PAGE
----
Vaping may be harming your teeth, too

Americans are smoking fewer cigarettes than ever.

But this doesn’t mean cigarettes are completely on the way out.

Vaping devices, also known as electronic cigarettes, have exploded in popularity in recent years.


Leading the way is Juul, which holds nearly three-quarters of the U.S. market share. From 2017 to 2018, Juul sales increased by nearly 800 percent.

While these devices might seem at first blush to be healthier than smoking, they carry many of the same risks — and even a few new risks.

Since last month, federal officials have reported more than 400 cases of serious lung illness that may be tied to vaping.

Dr. Barbara Keber, chair of family medicine at Northwell Health’s Glen Cove Hospital in New York, told Healthline it’s a serious situation.


“Many of these people have actually ended up on a ventilator with this acute illness,” she said. “Most of them are actually adolescents or young adults, using e-cigarettes, or e-nicotine instead of smoking.”

Your family doctor will likely tell you that vaping is an addictive habit that’s bad for your body.

Your dentist, meanwhile, may have a few thoughts on why it’s bad for your teeth.

Like cigarettes, vaping devices — Juul or otherwise — are not good for oral health.

Here’s a few of the risks the devices can present for your teeth.


This oral disease causes inflammation of the gums and can progress to more serious conditions if left untreated.

One of its most common symptoms is bad breath.

Dr. Heather Kunen, DDS, MS, an orthodontist and co-founder of the Beam Street dental clinic in New York, told Healthline that nicotine constricts blood vessels and prevents healthy blood flow.

That means, she said, that vaping (or smoking) can contribute to the development of gingivitis.

Kunen says that when it comes to convincing younger people to stay away from nicotine, she typically appeals to their vanity, explaining to them what gingivitis can do.

“I tell them that if they continue to smoke or vape, their breath will smell and that they will have an increased risk of losing their teeth,” she said.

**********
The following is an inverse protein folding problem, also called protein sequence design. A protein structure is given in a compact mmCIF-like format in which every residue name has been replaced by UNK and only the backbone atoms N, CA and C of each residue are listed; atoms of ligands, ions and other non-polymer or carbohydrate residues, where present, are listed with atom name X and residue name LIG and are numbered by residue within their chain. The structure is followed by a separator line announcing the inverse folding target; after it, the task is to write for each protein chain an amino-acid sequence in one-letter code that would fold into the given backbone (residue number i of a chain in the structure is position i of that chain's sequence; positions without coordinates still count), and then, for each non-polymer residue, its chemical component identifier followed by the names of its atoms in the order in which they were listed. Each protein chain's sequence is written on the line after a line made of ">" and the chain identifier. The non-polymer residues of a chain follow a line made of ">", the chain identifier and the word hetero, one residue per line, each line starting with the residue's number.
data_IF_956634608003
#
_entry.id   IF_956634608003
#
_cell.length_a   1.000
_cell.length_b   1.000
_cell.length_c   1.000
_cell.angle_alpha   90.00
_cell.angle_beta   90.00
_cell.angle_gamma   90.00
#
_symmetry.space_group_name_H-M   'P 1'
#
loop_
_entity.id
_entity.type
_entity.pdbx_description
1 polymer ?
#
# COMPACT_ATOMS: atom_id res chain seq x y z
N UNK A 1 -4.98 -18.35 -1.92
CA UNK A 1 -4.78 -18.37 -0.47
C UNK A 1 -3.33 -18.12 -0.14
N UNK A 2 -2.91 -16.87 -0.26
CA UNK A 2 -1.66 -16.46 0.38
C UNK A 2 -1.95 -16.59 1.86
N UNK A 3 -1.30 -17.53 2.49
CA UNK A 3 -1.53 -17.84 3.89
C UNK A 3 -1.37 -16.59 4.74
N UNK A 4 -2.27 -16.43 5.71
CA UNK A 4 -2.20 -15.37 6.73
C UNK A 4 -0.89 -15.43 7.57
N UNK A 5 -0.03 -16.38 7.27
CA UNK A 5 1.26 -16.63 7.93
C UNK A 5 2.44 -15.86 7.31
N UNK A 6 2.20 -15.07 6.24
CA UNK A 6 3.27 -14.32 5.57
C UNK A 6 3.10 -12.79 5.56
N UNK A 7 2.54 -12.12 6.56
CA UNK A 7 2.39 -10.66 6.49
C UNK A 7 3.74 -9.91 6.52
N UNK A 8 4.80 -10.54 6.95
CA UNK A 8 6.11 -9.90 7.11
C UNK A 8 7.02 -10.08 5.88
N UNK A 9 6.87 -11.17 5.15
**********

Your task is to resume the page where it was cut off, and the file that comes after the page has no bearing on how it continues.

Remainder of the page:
Periodontal disease

Periodontal disease, or gum disease, is a more advanced stage of gingivitis, one that’s characterized by problems with the tissues surrounding the teeth.

Keber told Healthline that the components found in vaporized nicotine form a bacterial breeding ground along the gums.

“The breakdown of some of these products absolutely softens the tooth enamel and degrades it,” she explained. “That’s one piece of it. But these products also adhere to the saliva in the mouth and create a place for the bacteria to actually settle in the little crevices in the teeth and in between the teeth. It increases the bacterial component in the mouth, giving way to gum disease.”

When gingivitis and periodontal disease go unchecked, teeth can be lost. In fact, periodontal disease is the number one cause of tooth loss.

Tooth decay and oral thrush

These two conditions are both caused by dryness in the mouth.


Vaping is a major risk factor, due to the way the vapor affects conditions in the mouth.

“We don’t really know exactly what all the ingredients are in the liquid that’s used to vaporize the nicotine,” said Keber. “One of the ingredients that’s known to be in the vaporizing liquid, though, is propylene glycol, which is something similar to what’s used in antifreeze. And once you vaporize, the breakdown includes some pretty significantly harmful products.”

Propylene glycol actually restricts moisture by binding to moistness inside the mouth. This leads to a dry mouth and a dry throat, which both contribute to tooth decay and oral thrush.

These chemicals also have a way of softening the enamel in the teeth, which also contributes to adverse effects.

“That softening of the enamel leads to a possibility of increased development of dental cavities, or tooth decay,” said Kunen.

Oral cancer

There’s a perception that vaping may not be healthy, but that it’s healthier than smoking.

“No company has been able to show any scientific data that e-cigarettes are safe or a healthier alternative to smoking,” said Kunen. “Preliminary studies carried out by national health organizations are showing that e-cigarettes do indeed pose huge health risks and contain carcinogens that can cause DNA changes that lead to cancer.”

One study, released last year by the American Chemical Society, did indeed conclude that vaping chemicals may damage DNA, thus increasing the risk of developing cancer.

“The vapor breaks down into acetic acid, lactic acid, and propionaldehyde, all of which are toxic, and toxic to the tissues in the oral cavity,” said Keber.

To vape or not to vape?

Vaping is a new enough practice that scientific literature is still playing catchup.


Kunen says that while e-cigarettes might be appealing to someone who is looking for an alternative to cigarettes, they should be avoided at all costs.

“E-cigarettes are not safe and are not a healthier alternative to tobacco cigarettes, period,” she said. “Their sleek appearance and vapor-like aerosol masks the danger that lies within. The high popularity of Juul and other e-cigarettes, especially among the young population, should be of major concern and the associated risks of e-cigarettes must be more highly publicized.”